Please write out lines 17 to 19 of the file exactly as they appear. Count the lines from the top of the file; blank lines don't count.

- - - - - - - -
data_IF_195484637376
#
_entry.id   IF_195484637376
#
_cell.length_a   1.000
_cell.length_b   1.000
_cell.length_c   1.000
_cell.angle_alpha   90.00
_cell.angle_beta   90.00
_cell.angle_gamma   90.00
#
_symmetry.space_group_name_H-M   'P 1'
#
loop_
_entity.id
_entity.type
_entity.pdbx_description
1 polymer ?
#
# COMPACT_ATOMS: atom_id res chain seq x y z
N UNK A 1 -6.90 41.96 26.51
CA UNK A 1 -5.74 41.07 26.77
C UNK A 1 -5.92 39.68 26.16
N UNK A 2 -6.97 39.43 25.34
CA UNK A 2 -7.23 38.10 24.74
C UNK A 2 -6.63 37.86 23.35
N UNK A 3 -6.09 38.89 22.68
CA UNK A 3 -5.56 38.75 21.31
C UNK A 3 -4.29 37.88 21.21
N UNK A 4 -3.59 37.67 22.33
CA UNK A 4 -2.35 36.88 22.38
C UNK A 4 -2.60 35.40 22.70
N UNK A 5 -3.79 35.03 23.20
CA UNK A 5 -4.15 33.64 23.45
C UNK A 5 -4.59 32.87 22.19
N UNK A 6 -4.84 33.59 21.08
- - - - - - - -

_entity.pdbx_description
1 polymer ?
#